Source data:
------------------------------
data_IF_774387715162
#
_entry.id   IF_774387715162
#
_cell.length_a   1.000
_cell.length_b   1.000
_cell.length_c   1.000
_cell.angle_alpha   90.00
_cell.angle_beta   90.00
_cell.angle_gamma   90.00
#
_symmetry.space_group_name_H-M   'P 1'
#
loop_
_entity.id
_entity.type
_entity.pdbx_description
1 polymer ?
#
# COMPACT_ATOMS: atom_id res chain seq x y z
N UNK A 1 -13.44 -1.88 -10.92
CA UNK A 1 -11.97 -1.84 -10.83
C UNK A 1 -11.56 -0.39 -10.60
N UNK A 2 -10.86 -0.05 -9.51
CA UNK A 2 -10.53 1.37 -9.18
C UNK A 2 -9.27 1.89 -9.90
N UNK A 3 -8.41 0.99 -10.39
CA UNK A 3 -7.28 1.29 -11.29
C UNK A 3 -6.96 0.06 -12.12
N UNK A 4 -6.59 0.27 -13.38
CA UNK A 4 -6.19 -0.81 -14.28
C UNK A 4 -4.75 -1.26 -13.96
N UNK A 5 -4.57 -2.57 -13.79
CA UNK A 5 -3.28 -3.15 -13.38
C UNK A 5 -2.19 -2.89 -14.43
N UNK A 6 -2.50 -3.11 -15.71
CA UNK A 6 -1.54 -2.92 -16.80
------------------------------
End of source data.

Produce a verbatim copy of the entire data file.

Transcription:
data_IF_774387715162
#
_entry.id   IF_774387715162
#
_cell.length_a   1.000
_cell.length_b   1.000
_cell.length_c   1.000
_cell.angle_alpha   90.00
_cell.angle_beta   90.00
_cell.angle_gamma   90.00
#
_symmetry.space_group_name_H-M   'P 1'
#
loop_
_entity.id
_entity.type
_entity.pdbx_description
1 polymer ?
#
# COMPACT_ATOMS: atom_id res chain seq x y z
N UNK A 1 -13.44 -1.88 -10.92
CA UNK A 1 -11.97 -1.84 -10.83
C UNK A 1 -11.56 -0.39 -10.60
N UNK A 2 -10.86 -0.05 -9.51
CA UNK A 2 -10.53 1.37 -9.18
C UNK A 2 -9.27 1.89 -9.90
N UNK A 3 -8.41 0.99 -10.39
CA UNK A 3 -7.28 1.29 -11.29
C UNK A 3 -6.96 0.06 -12.12
N UNK A 4 -6.59 0.27 -13.38
CA UNK A 4 -6.19 -0.81 -14.28
C UNK A 4 -4.75 -1.26 -13.96
N UNK A 5 -4.57 -2.57 -13.79
CA UNK A 5 -3.28 -3.15 -13.38
C UNK A 5 -2.19 -2.89 -14.43
N UNK A 6 -2.50 -3.11 -15.71
CA UNK A 6 -1.54 -2.92 -16.80